High Street Cleansing: The decline of high street stores has been a clear and steady one.
But have we been blind to the trend? We have just “reached a crossroads” according to retail analyst Richard Hyman (speaking to computerweekly.com).
But how did we get here? And were there signs we ignored in the retail sector, or thought little of?
The trend began before Woolworths
Woolworths was once a heavyweight. The 820-store chain had sales exceeding £1billion at its peak. Unfortunately, like many others, it struggled to deal with the financial crisis and went into administration on 26 Nov 2008. The result? One of the UK’s best-known names (nearly 100 years old) disappeared from the high street, and 30,000 people lost their jobs.
Therefore, because of the timing, Woolworths’ collapse was deemed solely the result of the crisis.
The same trend can be seen in media retail
ChoicesUK was the second-largest chain of DVD and video game rental shops in the UK during the 90s and early 00s. However, the threat of the Internet proved a tough task to handle regardless of success. Even after re-branding a few years before, ChoicesUK went bust in August 2007. Ironically, Blockbuster bought 59 of its shops in September.
It proved ironic as Blockbuster then went into administration six years after this purchase. But it too fell to the trend.
We can now look back at these years and draw a connection. From Woolworths to the recent fall of Toys R Us. From ChoicesUK and Blockbuster to the continuous struggle of HMV.
What are the reasons for the trend?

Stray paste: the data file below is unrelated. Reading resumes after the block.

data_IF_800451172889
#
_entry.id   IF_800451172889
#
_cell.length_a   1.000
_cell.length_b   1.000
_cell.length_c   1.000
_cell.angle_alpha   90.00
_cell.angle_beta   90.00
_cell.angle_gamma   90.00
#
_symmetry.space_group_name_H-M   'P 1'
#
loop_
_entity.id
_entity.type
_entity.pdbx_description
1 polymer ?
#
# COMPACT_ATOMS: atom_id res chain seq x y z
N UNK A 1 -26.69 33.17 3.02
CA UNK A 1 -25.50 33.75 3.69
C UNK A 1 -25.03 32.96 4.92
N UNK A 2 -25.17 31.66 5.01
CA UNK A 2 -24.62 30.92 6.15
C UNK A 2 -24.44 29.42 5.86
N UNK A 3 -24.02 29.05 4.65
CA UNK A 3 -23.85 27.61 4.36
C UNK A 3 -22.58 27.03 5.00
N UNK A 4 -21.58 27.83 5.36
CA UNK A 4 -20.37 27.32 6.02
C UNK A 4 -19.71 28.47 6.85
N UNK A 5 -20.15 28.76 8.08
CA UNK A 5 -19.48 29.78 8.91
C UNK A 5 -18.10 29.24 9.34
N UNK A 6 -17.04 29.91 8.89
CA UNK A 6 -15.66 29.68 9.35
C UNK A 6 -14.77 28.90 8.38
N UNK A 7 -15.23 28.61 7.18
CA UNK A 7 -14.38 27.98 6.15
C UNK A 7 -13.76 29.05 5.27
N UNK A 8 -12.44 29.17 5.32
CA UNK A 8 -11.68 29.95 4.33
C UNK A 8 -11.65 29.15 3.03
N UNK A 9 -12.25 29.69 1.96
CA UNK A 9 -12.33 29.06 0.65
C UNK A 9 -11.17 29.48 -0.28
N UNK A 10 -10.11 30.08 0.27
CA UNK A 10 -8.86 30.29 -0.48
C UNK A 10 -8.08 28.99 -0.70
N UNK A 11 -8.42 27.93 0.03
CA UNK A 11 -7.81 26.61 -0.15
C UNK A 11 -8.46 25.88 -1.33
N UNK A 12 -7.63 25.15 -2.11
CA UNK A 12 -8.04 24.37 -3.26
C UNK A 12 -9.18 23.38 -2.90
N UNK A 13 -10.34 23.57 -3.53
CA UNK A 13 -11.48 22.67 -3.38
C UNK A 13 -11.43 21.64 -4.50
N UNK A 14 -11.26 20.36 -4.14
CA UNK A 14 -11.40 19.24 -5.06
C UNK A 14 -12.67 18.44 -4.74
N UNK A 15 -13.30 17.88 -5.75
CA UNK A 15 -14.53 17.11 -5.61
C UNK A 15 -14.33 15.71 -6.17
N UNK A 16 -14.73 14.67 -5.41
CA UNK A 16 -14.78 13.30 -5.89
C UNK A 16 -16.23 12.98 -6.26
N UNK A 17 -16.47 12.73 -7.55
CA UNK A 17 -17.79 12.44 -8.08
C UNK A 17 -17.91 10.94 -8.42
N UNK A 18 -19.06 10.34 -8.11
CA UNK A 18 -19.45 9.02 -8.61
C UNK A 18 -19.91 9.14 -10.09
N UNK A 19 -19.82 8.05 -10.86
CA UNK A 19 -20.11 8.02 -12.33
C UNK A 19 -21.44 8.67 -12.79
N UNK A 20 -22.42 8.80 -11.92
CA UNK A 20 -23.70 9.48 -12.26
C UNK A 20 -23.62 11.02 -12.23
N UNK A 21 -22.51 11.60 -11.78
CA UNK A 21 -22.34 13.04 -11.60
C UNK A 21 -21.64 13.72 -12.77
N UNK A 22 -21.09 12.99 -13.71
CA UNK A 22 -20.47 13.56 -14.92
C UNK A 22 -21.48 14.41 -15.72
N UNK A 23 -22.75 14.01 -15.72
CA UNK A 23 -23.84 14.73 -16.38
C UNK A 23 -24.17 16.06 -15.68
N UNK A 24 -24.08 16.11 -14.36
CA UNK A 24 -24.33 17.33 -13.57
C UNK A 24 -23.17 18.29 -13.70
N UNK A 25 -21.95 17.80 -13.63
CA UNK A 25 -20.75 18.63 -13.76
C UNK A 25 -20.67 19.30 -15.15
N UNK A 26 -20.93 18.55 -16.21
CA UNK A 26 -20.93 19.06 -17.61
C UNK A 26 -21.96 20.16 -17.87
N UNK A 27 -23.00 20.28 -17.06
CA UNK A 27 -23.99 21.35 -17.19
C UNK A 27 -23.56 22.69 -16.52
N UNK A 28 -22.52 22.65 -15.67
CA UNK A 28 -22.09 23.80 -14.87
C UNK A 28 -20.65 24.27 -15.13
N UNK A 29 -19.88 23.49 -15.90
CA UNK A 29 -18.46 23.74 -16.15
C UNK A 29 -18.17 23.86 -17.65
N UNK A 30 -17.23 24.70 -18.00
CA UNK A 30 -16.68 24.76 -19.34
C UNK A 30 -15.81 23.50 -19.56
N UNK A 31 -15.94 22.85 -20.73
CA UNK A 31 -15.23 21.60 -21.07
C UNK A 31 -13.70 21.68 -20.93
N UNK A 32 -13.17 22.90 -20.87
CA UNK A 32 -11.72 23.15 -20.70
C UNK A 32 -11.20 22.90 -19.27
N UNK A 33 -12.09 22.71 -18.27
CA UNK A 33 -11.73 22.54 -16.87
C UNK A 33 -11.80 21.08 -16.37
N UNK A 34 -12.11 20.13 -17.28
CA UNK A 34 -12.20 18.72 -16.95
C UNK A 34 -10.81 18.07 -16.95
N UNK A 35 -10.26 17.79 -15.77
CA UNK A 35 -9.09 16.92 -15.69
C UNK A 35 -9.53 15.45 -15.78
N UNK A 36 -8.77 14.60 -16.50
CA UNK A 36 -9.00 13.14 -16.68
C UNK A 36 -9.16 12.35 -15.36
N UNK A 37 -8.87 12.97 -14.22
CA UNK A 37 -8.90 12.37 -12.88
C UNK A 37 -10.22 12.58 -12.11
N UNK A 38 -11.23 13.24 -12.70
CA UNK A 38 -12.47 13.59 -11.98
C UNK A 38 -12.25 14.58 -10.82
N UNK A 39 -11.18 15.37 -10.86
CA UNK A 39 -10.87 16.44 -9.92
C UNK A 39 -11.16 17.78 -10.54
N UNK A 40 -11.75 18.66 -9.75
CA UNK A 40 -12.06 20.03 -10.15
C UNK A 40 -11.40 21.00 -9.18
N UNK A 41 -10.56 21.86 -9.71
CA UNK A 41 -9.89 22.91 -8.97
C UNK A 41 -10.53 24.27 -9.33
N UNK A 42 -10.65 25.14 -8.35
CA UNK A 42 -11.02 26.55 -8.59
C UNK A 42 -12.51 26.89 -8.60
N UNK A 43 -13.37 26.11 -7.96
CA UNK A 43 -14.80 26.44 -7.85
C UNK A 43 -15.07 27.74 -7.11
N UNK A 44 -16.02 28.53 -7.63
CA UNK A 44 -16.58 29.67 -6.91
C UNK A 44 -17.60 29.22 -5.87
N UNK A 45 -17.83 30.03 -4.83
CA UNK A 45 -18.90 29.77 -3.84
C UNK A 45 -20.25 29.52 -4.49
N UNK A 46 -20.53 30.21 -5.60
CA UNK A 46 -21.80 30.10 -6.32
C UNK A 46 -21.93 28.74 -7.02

It seems the root and reasons for the closure of big brands is still misunderstood. Woolworths fall was placed on the financial crisis. And much of recent big brands’ closure has been put down to the growing strength of e-commerce.
But is that full picture? According to the BBC these various key issues may have also have had an impact
Consumers are spending less because of rising shop prices – imported goods are more expensive because of the fall of the pound – and weak wage growth.
The shift to online shopping
More people see online shopping as cheaper and easier than going to the shops. And as retail sales grow weak, online sales continue to shoot up.
As they are, high street retailers just aren’t what the wider public are looking for anymore. People are looking now to have a better shopping experience – being entertained as they shop for example.
Payroll costs and business rates are on the up. Which is consequently “deterring investment in local communities, causing shop closures and job losses in hard-pressed communities and preventing retailers from delivering what their customers want in an efficient and cost-effective way.”
Too many shops
Many companies over-expanded during their good financial years, which has now left them dangerously exposed. Leading to redundancies, mass shop closures, and many falling into administration.
Too much debt
Because of their overexpansion, many retailers are now in debt. Just before its collapse, Toys R Us UK faced a VAT debt payment deadline of £15m. It would have been unable to pay it without a cash injection from an outside investor.